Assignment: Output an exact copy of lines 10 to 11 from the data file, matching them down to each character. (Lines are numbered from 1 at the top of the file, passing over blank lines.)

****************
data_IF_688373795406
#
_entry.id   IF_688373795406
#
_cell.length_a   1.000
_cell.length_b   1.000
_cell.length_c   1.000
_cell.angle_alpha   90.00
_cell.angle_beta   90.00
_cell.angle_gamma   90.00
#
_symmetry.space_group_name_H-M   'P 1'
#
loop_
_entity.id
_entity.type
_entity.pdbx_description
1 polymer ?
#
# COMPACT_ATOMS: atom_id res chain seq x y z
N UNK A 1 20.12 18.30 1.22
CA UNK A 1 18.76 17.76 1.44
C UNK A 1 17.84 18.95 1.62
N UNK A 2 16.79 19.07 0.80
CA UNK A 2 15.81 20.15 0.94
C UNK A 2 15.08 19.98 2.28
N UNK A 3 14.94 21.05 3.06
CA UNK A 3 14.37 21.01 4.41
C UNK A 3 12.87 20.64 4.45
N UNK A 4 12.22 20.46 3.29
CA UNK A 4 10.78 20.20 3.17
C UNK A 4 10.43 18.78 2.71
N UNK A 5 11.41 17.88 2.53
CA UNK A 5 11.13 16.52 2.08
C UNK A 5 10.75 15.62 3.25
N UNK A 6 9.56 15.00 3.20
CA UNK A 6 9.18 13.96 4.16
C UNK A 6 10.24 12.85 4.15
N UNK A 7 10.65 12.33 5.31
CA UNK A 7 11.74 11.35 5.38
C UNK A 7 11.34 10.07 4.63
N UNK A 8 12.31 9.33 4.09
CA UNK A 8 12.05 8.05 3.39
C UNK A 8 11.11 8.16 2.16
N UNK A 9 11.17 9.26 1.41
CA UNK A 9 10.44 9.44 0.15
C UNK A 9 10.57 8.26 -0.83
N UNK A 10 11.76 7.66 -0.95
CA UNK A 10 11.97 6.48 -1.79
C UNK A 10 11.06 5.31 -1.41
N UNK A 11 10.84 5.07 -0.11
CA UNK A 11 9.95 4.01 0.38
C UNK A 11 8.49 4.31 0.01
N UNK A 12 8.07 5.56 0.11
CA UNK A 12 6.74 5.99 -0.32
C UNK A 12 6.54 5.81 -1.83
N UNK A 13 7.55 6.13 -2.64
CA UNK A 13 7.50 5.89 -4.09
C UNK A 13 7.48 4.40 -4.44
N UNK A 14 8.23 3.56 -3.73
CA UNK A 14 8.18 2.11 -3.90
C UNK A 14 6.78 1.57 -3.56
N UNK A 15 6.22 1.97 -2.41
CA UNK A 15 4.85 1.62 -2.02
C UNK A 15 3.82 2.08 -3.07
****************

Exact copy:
_cell.angle_gamma   90.00
#